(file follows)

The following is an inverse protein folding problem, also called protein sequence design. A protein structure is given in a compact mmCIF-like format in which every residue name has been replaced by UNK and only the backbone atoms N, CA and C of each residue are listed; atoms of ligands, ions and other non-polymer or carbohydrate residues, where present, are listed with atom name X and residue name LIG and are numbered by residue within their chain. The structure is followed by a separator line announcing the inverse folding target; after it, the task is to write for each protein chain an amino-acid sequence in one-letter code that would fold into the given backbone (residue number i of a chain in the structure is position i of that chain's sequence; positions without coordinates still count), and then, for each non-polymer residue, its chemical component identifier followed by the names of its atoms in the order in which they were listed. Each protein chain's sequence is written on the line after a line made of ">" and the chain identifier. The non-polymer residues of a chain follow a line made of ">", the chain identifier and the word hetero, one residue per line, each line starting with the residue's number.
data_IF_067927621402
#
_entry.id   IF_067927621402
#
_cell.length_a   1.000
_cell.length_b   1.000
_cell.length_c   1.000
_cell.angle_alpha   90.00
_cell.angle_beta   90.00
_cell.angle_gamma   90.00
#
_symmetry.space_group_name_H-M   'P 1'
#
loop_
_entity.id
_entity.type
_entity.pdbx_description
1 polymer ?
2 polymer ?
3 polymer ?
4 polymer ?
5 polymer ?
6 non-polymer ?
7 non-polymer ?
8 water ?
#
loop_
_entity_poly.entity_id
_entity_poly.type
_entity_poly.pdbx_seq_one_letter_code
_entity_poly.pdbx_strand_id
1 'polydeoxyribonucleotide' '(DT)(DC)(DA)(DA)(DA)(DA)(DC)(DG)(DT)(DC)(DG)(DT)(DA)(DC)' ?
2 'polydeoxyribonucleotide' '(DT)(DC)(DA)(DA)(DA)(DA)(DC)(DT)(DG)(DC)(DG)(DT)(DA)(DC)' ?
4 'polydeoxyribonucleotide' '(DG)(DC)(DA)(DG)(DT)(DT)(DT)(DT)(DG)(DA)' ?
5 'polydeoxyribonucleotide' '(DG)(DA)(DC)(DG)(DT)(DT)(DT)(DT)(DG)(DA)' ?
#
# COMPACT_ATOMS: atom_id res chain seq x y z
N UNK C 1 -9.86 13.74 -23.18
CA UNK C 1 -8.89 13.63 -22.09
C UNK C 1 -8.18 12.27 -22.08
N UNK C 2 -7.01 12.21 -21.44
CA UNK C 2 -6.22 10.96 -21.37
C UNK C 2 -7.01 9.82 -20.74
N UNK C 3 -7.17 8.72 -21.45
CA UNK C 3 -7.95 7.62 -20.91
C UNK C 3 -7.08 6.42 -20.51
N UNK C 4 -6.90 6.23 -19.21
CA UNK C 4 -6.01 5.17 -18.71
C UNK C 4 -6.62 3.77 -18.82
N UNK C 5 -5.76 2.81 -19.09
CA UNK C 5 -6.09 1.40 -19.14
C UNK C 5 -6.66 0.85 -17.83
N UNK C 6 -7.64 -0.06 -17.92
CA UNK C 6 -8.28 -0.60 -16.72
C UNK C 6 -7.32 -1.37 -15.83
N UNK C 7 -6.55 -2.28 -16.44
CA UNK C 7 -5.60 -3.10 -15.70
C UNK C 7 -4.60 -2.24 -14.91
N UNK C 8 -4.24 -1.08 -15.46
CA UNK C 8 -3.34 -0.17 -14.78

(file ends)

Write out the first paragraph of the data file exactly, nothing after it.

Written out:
The following is an inverse protein folding problem, also called protein sequence design. A protein structure is given in a compact mmCIF-like format in which every residue name has been replaced by UNK and only the backbone atoms N, CA and C of each residue are listed; atoms of ligands, ions and other non-polymer or carbohydrate residues, where present, are listed with atom name X and residue name LIG and are numbered by residue within their chain. The structure is followed by a separator line announcing the inverse folding target; after it, the task is to write for each protein chain an amino-acid sequence in one-letter code that would fold into the given backbone (residue number i of a chain in the structure is position i of that chain's sequence; positions without coordinates still count), and then, for each non-polymer residue, its chemical component identifier followed by the names of its atoms in the order in which they were listed. Each protein chain's sequence is written on the line after a line made of ">" and the chain identifier. The non-polymer residues of a chain follow a line made of ">", the chain identifier and the word hetero, one residue per line, each line starting with the residue's number.